The public plans call for seven islands of varying sizes, elevations, and shapes, complete with benches, willows and larger trees, marshes, and protected coves. In total, they will cover about 40 acres.

Read more:


Tourists: A double-edged sword during COVID-19 pandemic
Courtesy of NACo

By Charlie Ban

Counties that rely on tourism to power their economies are loath to turn visitors away but given the potential for transmission of the COVID-19 coronavirus, they’re doing just that.

In California, Inyo County’s social media presence, Explore Inyo County, is blunt: “Please, go home. Under normal circumstances we welcome tourists with open arms, but there is a global public health emergency in progress, and we need to please request that you return to your primary address — your home.”

In Flathead County, Mont., where tourists spend more than $500 million per year, it’s much the same. As of April 6, the county had 31 confirmed cases of COVID-19.

“Most of them are from people from New York and Washington state, trying to get away,” Commissioner Randy Brodehl said. “It’s an issue for us.”

Read more:


Five takeaways on nature and health during coronavirus
Courtesy of the Trust for Public Land

When Florence Williams moved from Colorado to Washington, DC, a few years back, she registered an immediate change: “I felt like a stress bomb went off in my own brain,” she says. “In Colorado, I had access to nature pretty much hourly—and it was hard to lose that when we moved to the heart of the city.”

As a science writer, Williams was well equipped to explore emerging research on the effects of different environmental conditions on our minds and bodies. “I became really interested in how external landscapes are reflected in our own internal and emotional landscapes,” Williams says. She turned that spark of interest into research for her book The Nature Fix: Why Nature Makes Us Happier, Healthier, and More Creative.

These days, as Williams shelters at home with her family to wait out the pandemic, she says the lessons she learned while writing the book are more relevant than ever. Earlier this month she chatted with Trust for Public Land President and CEO Diane Regas about how the power of nature and our resilient communities will help see us through this crisis. Here are five takeaways from their conversation.

Read more:

News from NACo

NACo releases new report estimating $144 BILLION impact on county finances

 The COVID-19 pandemic could have massive budgetary impacts for counties of all sizes America's counties could face budgetary impacts as much as $144 billion in lost revenue and increased expenditures through FY2021. This estimate includes lost revenue from sales tax and local fees and additional expenditures related to COVID-19, but does not include budgetary impacts related to other funding streams like property taxes and intergovernmental funding, on which the impact of COVID-19 is less clear. Overall, counties' costs and responsibilities are growing throughout this crisis, and the federal-state-local partnership has become more crucial than ever.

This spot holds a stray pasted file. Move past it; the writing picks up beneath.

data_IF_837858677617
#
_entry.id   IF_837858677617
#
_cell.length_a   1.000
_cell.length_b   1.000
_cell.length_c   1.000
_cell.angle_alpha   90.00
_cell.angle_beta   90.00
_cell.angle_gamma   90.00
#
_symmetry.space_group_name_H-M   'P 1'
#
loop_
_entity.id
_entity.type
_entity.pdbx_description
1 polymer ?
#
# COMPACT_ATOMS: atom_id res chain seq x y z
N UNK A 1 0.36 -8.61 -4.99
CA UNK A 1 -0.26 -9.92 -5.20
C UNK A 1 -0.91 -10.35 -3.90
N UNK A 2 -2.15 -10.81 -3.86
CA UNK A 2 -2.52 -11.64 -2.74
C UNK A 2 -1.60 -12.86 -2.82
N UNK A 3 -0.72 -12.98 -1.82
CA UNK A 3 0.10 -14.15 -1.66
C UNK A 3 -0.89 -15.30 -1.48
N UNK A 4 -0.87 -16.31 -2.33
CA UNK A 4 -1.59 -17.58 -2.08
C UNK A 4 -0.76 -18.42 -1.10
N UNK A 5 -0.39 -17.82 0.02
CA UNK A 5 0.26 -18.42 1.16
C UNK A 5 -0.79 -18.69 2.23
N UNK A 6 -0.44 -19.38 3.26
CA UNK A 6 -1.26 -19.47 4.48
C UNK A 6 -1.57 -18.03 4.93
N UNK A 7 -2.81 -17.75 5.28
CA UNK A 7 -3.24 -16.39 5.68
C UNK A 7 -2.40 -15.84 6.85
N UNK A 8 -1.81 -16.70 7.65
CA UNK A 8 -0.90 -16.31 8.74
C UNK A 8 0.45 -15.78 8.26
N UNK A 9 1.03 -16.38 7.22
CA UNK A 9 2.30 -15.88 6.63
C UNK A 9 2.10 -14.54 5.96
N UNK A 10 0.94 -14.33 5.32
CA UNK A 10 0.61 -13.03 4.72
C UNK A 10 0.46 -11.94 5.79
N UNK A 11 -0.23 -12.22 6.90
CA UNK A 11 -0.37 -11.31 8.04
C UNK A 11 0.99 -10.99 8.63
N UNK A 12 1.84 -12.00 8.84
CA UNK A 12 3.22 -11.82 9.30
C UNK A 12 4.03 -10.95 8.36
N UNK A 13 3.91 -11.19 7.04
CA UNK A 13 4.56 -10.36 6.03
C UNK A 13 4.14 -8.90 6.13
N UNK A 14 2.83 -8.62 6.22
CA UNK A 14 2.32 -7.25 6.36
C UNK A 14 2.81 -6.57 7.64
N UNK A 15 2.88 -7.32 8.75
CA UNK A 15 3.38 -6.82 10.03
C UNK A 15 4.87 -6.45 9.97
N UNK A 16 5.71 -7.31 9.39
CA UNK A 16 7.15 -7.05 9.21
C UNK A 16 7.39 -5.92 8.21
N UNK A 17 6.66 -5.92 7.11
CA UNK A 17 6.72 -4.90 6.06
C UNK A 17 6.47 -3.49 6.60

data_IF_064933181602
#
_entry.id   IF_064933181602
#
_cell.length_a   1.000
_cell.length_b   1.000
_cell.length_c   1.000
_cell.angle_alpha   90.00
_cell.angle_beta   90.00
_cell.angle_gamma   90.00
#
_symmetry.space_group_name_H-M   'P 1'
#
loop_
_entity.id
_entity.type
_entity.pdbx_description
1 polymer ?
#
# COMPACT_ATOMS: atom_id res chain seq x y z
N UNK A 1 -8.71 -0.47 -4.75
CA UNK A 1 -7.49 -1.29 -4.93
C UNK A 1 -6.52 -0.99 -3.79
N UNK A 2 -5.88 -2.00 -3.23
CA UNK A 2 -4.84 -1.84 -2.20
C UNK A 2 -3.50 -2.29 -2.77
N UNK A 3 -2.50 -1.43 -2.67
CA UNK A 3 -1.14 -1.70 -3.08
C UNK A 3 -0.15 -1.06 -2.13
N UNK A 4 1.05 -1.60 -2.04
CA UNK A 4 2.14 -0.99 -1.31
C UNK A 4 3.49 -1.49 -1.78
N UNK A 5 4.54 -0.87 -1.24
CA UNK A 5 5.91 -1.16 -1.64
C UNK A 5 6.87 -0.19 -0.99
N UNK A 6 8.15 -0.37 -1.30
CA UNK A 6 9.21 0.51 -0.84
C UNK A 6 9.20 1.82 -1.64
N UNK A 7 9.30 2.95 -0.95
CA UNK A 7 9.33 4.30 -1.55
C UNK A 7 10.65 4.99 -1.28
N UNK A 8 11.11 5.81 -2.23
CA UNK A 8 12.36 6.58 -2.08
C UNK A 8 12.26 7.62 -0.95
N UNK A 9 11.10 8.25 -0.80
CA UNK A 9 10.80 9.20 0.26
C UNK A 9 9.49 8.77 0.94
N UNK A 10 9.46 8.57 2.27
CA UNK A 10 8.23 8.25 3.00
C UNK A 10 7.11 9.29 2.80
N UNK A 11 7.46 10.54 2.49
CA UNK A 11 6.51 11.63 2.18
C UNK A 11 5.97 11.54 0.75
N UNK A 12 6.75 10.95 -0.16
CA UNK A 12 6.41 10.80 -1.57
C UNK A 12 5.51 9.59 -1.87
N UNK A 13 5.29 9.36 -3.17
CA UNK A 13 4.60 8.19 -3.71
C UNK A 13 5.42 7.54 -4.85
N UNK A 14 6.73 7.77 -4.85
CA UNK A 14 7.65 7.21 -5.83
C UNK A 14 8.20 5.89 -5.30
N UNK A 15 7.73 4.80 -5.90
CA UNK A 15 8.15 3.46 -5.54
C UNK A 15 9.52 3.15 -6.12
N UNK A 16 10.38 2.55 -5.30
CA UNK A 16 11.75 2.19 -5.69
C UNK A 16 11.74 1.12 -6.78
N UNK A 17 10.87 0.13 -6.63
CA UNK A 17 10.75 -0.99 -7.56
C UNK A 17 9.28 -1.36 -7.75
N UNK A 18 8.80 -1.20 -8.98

Read more:



Webinar: Equity in Essential Services
Courtesy of NRPA


DATE: Thursday, April 30, 2020
TIME: 2:00 pm EDT
COST: Free


Across the nation, park and recreation professional support the needs of people from vulnerable populations by meeting them where they are to address challenges to homelessness, food insecurity and stigma. Now, that same innovation and strength is being used to address challenges specific to the global COVID-19 pandemic on a local level, demonstrating how essential the field of parks and recreation is. Join us for a free webinar, Thursday, April 30 at 2 p.m. EDT, to learn how park and recreation professionals are supporting the needs of the most vulnerable during the pandemic by providing essential services within their communities. By participating in this webinar, you will receive 0.1 CEU.


For more information:




Webinar: Place-based CPTED for Safe Trails
Courtesy of the Federal Lands Transportation Institute Training Newsletter


DATE: May 7, 2020
TIME: 1:00 to 2:30 pm EDT
COST: $19 members/$39 non-members
ORGANIZATION: American Trails


This webinar will provide the history, background, and core learning objectives of Crime Prevention Through Environmental Design (CPTED). CPTED is a proactive technique in which the design and effective use of the built environment can lead to a reduction in the fear of and incidents of crime and unwanted behavior. Presenters will introduce participants to CPTED principles, public education techniques, and programmatic and operational measures for improving public trails. Strategies for how to use crime data and partner with local law enforcement when working on trail projects will also be included.